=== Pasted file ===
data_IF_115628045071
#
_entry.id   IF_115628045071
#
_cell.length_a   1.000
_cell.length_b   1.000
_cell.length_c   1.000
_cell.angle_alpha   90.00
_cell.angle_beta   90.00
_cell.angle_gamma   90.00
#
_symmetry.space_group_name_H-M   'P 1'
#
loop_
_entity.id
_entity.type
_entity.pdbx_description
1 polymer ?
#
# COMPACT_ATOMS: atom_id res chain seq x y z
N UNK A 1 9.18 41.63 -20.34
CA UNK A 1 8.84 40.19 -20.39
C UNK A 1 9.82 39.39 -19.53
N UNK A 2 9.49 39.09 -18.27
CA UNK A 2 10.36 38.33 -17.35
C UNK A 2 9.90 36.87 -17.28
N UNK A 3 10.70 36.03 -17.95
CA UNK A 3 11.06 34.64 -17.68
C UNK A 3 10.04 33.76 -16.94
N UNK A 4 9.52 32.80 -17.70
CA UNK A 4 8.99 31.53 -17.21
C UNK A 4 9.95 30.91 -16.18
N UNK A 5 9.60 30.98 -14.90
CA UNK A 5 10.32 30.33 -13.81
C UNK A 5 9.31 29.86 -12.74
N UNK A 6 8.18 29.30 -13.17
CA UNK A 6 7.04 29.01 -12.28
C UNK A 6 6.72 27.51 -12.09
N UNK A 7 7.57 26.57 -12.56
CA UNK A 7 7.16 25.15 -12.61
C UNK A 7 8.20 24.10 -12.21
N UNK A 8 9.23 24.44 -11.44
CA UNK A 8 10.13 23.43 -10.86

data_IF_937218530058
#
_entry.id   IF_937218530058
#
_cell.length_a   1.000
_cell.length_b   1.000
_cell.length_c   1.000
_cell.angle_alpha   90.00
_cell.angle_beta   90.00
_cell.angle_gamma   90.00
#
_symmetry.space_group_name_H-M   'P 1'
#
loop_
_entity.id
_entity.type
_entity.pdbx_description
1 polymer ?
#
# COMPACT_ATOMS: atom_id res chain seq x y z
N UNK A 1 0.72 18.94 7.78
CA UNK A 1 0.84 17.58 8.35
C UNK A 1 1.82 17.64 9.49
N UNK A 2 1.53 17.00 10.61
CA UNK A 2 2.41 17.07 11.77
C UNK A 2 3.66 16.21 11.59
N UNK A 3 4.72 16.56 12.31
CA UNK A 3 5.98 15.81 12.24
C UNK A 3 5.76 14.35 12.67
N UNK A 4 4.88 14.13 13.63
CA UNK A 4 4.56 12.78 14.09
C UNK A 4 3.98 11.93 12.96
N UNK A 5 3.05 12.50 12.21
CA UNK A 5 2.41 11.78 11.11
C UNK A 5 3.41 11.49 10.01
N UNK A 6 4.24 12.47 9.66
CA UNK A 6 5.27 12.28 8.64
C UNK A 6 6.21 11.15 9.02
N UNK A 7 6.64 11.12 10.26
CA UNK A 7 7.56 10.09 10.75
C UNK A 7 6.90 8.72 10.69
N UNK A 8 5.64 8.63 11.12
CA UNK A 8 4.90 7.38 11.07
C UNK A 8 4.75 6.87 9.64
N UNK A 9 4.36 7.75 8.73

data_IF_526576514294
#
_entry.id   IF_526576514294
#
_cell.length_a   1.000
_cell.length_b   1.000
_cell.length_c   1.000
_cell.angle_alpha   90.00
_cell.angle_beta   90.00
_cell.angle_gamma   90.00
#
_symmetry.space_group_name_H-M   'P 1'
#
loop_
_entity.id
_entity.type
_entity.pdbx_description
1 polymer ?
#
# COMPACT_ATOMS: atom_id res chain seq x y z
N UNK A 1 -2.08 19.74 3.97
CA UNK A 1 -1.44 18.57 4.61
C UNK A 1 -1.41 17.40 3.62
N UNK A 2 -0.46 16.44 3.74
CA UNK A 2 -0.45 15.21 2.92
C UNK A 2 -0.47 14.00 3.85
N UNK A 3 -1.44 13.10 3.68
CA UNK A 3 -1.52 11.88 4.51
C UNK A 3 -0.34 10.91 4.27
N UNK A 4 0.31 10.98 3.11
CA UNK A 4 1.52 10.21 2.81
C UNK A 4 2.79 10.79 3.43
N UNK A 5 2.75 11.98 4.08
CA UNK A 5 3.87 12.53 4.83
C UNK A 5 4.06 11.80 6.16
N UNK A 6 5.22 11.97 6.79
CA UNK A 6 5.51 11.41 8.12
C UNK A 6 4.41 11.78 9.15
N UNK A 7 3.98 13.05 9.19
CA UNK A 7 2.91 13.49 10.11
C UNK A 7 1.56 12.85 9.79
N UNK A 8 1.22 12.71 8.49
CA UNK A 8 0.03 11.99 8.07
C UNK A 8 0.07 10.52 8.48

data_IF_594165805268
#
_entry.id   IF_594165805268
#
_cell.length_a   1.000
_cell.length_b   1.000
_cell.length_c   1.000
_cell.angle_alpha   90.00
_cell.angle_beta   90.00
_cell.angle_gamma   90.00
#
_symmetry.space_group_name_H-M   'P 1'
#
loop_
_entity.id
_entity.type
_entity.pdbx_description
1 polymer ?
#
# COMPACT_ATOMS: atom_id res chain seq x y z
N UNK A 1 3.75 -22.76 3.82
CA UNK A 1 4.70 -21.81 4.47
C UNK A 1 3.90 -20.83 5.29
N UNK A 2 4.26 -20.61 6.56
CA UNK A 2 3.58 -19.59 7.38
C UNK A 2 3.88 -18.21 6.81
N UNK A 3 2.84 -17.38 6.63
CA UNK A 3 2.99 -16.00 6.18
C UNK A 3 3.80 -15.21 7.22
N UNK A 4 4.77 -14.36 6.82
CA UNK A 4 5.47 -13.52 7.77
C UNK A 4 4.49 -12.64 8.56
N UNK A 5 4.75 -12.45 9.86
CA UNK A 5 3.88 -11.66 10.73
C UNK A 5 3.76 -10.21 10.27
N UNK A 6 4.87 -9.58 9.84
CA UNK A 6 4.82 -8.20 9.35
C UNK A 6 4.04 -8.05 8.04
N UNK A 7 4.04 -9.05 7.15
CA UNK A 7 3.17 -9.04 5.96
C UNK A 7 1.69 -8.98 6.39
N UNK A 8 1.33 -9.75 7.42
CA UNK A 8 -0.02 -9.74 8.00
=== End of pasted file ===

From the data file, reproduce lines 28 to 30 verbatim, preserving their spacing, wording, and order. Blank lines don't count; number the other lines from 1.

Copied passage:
CA UNK A 3 11.06 34.64 -17.68
C UNK A 3 10.04 33.76 -16.94
N UNK A 4 9.52 32.80 -17.70